The South Dakota Legislature’s Rule Review committee reviewed the rules of the School Finance Accountability Board (SFAB) and asked them to review their rules again to make some additions.
On a 3-2 vote, Rules Review committee members sent the SFAB rules back to the board with the request to add an appeals process, which would outline how districts that would potentially have their teacher compensation accountability waiver denied by the board could then apply for review by the legislature’s Joint Appropriations committee.
“I think (establishing an appeals process) needs to be done before these rules are essentially complete,” Rep. Steven Haugaard said.
SFAB members adopted the rules, which included the waiver request process, that waiver requests be submitted to the board before the first Friday in November, the documentation school districts are required to submit and how the factors the board must consider, in March.
Rules Review committee members were concerned over a possible lack of due process for districts who had waivers denied by the board because they believe South Dakota Codified Law 1-45-38 provides for an appeal process.
“My goal is to send it back and have them adopt an appeals procedure, which is what I think the statute requires,” Sen. Craig Kennedy said. “The rules just don’t get there.”
DOE Director of Finance and Management Tamara Darnall – who has worked closely with the accountability board throughout the process – told committee members the board believed the waiver was the appeals process and districts could come before the board to “present their case” for having the waiver approved.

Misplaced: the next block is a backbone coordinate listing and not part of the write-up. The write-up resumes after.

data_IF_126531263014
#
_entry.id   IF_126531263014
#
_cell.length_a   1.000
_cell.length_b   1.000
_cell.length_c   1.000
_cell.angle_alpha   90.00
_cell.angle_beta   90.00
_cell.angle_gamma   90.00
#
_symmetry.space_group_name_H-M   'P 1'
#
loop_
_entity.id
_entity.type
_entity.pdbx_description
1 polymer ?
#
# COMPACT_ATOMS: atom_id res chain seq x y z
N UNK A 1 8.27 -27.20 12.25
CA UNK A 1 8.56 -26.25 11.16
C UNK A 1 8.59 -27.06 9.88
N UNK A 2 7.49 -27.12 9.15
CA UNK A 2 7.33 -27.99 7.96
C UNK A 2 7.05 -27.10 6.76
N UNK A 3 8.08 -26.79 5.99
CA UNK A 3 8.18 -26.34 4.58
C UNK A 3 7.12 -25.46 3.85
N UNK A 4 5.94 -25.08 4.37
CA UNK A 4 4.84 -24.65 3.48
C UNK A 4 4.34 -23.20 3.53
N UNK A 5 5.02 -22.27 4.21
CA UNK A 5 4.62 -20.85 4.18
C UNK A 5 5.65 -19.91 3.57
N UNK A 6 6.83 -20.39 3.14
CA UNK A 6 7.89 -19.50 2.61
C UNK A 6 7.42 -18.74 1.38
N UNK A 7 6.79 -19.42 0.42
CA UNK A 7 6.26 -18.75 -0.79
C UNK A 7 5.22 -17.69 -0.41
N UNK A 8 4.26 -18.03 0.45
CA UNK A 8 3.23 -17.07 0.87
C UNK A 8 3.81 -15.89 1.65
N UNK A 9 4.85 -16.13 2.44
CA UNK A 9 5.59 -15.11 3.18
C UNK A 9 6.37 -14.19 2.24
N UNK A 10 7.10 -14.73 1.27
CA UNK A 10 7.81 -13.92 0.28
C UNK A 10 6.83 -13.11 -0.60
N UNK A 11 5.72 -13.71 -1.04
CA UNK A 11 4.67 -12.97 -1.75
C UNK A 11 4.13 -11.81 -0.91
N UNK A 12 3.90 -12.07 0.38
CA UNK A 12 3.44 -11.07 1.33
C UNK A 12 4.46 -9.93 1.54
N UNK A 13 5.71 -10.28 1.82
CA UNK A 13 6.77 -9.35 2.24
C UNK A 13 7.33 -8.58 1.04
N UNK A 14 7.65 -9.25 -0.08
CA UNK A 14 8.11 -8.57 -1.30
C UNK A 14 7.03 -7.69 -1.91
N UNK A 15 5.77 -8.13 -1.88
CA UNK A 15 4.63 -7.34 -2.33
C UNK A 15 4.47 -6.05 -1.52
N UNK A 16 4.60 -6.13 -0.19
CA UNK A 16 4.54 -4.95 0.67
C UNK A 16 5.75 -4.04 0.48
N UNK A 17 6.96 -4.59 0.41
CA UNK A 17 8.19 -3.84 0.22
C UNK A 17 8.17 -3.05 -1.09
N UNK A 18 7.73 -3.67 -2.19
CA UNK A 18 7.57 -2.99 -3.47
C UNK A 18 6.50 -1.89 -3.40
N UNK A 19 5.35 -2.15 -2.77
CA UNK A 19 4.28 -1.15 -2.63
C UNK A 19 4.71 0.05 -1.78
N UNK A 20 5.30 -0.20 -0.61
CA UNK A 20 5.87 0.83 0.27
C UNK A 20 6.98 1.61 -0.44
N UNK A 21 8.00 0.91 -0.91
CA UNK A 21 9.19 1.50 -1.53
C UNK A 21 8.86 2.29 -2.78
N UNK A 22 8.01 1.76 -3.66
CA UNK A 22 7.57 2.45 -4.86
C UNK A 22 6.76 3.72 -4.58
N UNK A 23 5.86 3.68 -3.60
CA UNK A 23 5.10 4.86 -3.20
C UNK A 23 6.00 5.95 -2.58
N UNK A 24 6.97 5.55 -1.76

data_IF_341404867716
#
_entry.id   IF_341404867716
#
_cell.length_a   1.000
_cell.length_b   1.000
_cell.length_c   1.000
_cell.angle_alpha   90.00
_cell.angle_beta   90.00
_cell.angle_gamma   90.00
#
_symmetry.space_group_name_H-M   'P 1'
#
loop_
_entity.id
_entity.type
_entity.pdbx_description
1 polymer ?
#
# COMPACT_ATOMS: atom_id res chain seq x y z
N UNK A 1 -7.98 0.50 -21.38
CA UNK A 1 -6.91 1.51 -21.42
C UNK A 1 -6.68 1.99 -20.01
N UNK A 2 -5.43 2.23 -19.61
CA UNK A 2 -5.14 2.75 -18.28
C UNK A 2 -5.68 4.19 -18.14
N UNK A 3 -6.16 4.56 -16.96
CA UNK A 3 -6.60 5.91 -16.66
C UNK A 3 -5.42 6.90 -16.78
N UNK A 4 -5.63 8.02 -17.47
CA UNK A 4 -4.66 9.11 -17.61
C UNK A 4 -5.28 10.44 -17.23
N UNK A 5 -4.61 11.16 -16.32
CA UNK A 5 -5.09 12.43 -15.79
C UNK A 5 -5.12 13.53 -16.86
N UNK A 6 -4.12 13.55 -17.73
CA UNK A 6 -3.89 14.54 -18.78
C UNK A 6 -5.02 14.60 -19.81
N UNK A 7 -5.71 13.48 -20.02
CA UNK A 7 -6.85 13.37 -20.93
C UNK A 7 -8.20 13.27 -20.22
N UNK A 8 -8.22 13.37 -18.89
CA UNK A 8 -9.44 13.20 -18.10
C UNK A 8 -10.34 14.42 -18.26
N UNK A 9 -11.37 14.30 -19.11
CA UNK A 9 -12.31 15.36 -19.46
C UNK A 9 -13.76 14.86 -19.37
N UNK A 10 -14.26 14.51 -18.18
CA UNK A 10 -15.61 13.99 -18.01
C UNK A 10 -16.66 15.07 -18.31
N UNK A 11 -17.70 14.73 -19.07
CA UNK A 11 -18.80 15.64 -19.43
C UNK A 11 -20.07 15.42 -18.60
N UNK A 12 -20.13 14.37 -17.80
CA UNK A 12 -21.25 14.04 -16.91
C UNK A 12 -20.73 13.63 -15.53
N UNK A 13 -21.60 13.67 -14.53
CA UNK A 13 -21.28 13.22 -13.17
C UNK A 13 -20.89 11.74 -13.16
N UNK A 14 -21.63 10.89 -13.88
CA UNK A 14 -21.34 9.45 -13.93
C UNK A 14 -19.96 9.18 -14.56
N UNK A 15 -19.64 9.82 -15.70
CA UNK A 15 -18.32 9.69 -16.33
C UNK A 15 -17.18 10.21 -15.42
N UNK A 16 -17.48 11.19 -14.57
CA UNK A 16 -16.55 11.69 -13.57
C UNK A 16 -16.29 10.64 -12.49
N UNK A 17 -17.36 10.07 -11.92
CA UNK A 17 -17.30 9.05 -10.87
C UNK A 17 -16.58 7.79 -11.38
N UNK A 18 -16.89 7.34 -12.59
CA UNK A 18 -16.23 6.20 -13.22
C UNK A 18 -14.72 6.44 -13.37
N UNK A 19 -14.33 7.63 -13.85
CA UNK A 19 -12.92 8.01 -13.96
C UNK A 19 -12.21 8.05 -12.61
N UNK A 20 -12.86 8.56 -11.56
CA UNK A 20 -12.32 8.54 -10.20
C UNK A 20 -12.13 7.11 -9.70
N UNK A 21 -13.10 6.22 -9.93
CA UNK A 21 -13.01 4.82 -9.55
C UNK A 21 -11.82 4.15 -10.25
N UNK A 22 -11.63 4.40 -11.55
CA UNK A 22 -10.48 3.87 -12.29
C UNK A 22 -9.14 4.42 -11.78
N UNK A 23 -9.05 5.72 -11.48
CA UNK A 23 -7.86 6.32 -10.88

The legislature’s Joint Appropriations committee would have final say on any approved waiver. DOE Legal Counsel Holly Farris said the interpretation was “that denials would not be forwarded on to the committee on appropriations.”
Sen. Alan Solano noted he sees the rules as fulfilling their requirement.
“As I’ve looked at this, it’s a matter of providing (districts) a waiver,” Sen. Solano said. “I think that it (rules) is complete. I don’t know that the intention was to create a debatable environment.”
Appropriators reviewed the rules and their role in the waiver process in March.
“Do we want to overturn somebody (who has) expertise in that matter?” Peters asked during the March 27 meeting. “Unless it’s (board’s decision) blatant I don’t know why we’d overturn.”
With the committee’s decision on Monday (5/1), the accountability board will need to review the rules and add the requested appeals process prior to their tentatively scheduled to meeting on Thursday, November 16.
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